Dr. Evelyn Kim is an emergency physician from Portland, Oregon. When she is not busy in the ED, she can be found spending time outdoors, getting in a run or bike ride. For Dr. Kim, staying well means keeping this simple and sticking to your priorities. Her constant reflection on her daily work is something we could all learn from! Here’s how she stays healthy in EM!
- Name: Evelyn Kim, MD
- Location: Portland, OR
- Current job(s): Staff Emergency Physician, Providence St. Vincent Medical Center; Adjunct Assistant Professor, Oregon Health and Sciences University
- 1 word that describes how you stay healthy: Simplicity
- Primary behavior/activity to help de-stress: Work less, spend more time outdoors
What are the top 3 ways you keep healthy?
- Work less. I work less than full time. There’s going to be a theme here.
- Get outdoors. I try to get outside everyday, and at least go for a walk. Even here in soggy Portland, Oregon.
- Priorities. I prioritize spending time with people who make me happy. Many of those people include my current and former residents at OHSU.
What is your ideal workout?
Mountain biking with Rob Orman. He’s an even better mountain biker than he is a podcaster!
Do you track your fitness? How?
Not formally. But when I start to feel mad or short-tempered, I know I need to get outside and run or ride my bike. I do have a Strava account, but it’s mostly to track what my badass EM friends and colleagues are doing.
How do you prepare for a night shift? How do you recover from one?
I work fewer shifts overall, and therefore fewer nightshifts. I only do 1-2 nights per month and that makes recovery less of an issue. My group also has wisely chosen to keep the night shifts to 7 hours, which makes a big difference. I’m naturally a night owl, and I think that helps a lot.
Pre-shift: Before a night shift, I spend the day normally, preferably accomplishing a task or getting some exercise. Late afternoon, I take a homeopathic dose of zolpidem and try to get about 3 hours of pre-shift sleep.
Post-shift: I try to get to bed right when I get home, but it’s becoming quite elusive these days (I never saw that coming in my youth). I usually end up staying awake the rest of the day and going to bed at my usual time. I make a special effort to get exercise outdoors after a night shift. It always makes me feel better.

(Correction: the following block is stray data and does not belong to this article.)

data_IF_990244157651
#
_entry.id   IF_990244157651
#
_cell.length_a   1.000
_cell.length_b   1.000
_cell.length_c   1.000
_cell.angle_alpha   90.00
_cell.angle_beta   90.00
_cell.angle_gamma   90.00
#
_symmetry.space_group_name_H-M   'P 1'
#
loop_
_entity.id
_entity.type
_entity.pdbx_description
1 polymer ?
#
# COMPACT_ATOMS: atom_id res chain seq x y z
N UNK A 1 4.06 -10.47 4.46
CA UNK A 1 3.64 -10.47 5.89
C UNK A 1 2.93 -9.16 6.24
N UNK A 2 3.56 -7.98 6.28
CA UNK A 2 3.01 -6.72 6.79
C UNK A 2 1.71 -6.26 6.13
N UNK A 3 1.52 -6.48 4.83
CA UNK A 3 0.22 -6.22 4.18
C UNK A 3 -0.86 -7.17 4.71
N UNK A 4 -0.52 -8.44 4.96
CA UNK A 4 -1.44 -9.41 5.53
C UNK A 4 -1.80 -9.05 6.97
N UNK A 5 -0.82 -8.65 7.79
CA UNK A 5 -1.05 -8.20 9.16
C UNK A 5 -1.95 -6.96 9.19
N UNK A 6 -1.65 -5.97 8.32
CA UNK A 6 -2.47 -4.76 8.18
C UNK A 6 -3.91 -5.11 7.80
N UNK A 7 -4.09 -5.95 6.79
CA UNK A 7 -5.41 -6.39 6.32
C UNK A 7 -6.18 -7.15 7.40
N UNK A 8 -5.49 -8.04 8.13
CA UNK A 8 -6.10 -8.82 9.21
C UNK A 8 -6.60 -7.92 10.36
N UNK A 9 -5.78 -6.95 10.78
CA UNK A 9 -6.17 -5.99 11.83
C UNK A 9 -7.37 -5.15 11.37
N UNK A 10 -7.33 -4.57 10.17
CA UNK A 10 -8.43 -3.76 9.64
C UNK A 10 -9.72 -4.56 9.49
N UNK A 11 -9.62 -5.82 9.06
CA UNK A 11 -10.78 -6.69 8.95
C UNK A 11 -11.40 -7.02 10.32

How do you avoid getting “hangry” (angry due to hunger) on shift?
I eat massive amounts of peanut butter, saltines, and graham crackers, which are generously provided by our hospital (the snacks aren’t really just for the patients, are they?)
How do you ensure you are mentally in check?
Metacognition. I try my best to challenge my decision-making throughout my shift. Having residents around also keeps me honest. I leave my iPhone in the office so that I’m not potentially distracted by it. And finally, I work less, so I’m always ready for a shift. Most days, I actually look forward to coming in to work.
What are the biggest challenges you face in maintaining a longstanding career in EM? How do you address these challenges?
Burnout and compassion fatigue are the dangers everyone knows about. To me, the biggest danger is losing our sense of purpose. Being an emergency medicine physician can be much more than just a job, it truly is a calling.
Shift work, demanding patients, indifferent administrators, and electronic charting are always going to be a part of our practice. But, if you can look away from the microscopic view, where you suffer these indignities on a daily basis, and instead focus on the macroscopic view of the good that we are doing for the public, then this job can still be inspiring.
Best advice you have received for maintaining health?
You’ve got to want to see the patients, otherwise, you’re in the wrong line of work.
Who would you love for us to track down to answer these questions?